Frequently Asked Question List for TeX


Prefering \newcommand* over \newcommand

One of the most common mistakes when typing a LaTeX document is to incorrectly balance the braces: in particular to forget the closing brace at the end of a macro argument. Here is a tip that won’t change your documents, but will make your code more robust by allowing you to locate errors more easily.

When a closing braces is forgotten, if nothing is done, TeX will read your file all the way to the end before it realises that there is a problem and that it will not be able to do anything. To avoid this, Don Knuth (the creator of TeX) has provided for two types of macro, short and long, depending on whether or not their arguments can contain a paragraph break. For some reason, by default, \newcommand defines long macros.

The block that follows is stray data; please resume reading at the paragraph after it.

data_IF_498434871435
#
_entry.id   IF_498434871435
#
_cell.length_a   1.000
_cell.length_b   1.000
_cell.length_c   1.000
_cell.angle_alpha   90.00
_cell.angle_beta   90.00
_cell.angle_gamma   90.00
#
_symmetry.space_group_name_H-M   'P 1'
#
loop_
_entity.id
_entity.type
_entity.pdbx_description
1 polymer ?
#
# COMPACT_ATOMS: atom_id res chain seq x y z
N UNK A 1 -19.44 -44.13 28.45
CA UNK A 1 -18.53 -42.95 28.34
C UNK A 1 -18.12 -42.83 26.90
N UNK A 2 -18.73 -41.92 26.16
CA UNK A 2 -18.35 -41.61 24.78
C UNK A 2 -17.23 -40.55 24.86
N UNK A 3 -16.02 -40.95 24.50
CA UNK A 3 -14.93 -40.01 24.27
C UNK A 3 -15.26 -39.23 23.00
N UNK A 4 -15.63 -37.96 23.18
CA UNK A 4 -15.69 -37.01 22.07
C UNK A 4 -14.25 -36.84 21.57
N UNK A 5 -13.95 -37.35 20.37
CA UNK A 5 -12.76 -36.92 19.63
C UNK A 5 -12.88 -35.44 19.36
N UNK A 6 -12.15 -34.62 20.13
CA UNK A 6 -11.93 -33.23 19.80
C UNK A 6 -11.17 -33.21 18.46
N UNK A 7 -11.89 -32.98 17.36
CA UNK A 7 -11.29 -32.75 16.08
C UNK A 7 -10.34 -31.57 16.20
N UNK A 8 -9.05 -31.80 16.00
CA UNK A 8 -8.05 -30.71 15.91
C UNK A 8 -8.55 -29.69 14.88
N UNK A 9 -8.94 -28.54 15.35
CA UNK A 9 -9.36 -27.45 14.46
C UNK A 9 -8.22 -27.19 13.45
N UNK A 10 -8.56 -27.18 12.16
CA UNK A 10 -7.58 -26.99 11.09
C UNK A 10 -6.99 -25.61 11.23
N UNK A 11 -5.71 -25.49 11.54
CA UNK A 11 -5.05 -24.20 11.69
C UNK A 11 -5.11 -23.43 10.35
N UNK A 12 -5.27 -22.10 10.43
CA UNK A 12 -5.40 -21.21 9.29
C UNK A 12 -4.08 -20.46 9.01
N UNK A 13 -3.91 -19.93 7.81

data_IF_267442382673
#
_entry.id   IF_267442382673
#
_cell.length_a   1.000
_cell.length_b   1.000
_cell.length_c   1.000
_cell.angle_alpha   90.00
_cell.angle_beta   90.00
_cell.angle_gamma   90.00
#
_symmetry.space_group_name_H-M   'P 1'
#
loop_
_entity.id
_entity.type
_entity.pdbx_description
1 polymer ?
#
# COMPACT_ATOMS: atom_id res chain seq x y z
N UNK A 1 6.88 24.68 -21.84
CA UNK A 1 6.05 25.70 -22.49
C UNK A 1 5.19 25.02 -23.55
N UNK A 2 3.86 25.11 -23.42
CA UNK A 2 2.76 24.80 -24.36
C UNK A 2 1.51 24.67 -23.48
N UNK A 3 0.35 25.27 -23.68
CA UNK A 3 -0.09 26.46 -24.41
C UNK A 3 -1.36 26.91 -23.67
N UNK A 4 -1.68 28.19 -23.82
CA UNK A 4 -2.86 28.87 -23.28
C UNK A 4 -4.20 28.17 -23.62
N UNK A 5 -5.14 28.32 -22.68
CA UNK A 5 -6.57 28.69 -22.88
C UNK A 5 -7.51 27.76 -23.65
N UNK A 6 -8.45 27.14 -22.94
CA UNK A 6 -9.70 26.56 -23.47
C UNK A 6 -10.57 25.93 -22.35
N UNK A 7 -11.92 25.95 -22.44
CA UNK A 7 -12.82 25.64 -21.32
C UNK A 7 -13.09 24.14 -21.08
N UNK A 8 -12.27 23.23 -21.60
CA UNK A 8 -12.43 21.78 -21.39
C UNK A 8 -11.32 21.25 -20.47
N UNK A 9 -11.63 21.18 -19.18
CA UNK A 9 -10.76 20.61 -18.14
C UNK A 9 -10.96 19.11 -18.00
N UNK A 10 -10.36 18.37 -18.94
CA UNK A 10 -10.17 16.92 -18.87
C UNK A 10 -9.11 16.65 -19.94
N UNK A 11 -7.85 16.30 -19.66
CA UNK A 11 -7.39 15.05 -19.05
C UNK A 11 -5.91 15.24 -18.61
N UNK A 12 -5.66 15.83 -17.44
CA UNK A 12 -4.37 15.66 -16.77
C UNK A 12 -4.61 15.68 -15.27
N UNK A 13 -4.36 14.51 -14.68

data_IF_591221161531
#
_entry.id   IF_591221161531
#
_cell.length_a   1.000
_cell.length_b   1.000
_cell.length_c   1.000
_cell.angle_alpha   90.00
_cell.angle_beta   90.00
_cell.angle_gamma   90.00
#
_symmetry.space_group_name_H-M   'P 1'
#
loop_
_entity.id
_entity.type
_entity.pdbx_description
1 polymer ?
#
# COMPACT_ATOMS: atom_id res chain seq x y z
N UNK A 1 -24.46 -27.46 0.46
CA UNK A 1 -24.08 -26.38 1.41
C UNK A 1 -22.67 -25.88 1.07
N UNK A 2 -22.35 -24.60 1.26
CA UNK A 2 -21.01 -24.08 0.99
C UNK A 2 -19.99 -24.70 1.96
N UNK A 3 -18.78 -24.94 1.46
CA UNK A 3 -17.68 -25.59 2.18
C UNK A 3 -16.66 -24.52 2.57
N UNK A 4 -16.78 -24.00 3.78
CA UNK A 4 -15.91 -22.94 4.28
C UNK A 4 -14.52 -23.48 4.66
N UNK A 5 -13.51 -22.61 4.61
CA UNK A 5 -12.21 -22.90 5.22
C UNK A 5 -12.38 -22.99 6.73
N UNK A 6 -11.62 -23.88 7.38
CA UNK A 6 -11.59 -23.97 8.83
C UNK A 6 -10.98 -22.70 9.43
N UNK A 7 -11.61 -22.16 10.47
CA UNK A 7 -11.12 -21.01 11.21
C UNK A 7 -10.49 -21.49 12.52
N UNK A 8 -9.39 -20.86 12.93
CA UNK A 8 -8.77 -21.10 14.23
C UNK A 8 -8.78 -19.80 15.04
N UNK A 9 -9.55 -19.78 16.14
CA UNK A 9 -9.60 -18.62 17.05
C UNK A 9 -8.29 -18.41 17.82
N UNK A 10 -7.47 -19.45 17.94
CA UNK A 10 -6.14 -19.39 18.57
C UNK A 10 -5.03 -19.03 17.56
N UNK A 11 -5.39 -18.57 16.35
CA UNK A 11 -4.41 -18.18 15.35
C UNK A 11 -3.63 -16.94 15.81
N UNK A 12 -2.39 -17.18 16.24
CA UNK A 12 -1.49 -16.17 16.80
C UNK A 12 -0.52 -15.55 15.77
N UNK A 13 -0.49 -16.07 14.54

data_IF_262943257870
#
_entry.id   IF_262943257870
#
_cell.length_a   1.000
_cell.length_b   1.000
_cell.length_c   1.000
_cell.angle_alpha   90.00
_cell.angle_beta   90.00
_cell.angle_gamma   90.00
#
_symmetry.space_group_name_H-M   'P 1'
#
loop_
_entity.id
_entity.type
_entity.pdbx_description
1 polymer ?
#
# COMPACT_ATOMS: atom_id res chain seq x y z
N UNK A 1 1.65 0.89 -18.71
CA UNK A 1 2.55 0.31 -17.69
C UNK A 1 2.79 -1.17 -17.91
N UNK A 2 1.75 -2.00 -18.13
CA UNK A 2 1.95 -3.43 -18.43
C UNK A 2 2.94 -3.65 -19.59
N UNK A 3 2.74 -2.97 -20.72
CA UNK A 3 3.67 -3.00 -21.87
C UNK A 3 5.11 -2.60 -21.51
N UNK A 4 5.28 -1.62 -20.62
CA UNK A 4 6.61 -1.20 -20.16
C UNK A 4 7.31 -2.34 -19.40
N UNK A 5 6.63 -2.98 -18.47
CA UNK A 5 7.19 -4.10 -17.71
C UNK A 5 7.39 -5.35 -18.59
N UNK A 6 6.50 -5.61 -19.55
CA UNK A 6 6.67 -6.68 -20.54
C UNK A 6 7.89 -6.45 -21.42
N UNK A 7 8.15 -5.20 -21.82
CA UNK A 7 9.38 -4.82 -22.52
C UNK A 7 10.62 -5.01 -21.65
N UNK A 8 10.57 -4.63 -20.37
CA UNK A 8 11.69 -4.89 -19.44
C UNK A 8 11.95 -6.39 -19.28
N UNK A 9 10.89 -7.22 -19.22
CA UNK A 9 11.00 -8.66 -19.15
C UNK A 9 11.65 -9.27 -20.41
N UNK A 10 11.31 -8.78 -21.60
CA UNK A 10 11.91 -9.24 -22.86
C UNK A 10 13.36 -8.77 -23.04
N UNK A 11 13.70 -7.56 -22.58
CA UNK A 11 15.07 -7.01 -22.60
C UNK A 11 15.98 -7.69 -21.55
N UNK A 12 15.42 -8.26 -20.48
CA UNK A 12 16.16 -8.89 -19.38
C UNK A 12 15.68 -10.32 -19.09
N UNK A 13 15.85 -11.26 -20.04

By using \newcommand* (the starred version) to define your command, you make it a short macro, which is much better in most cases: this way, errors due to a possible closing brace omission will be limited to one paragraph. In case of a problem, TeX will notice it at the end of the paragraph (and not of the document), it will easily point out the location of the error and typeset the rest of the document as if nothing had happened.

So get into the habit of using the starred versions of \newcommand and \renewcommand most of the time (except of course in special cases), this will save you some trouble.

FAQ ID: Q-newcmdstar
Tags: latexmacros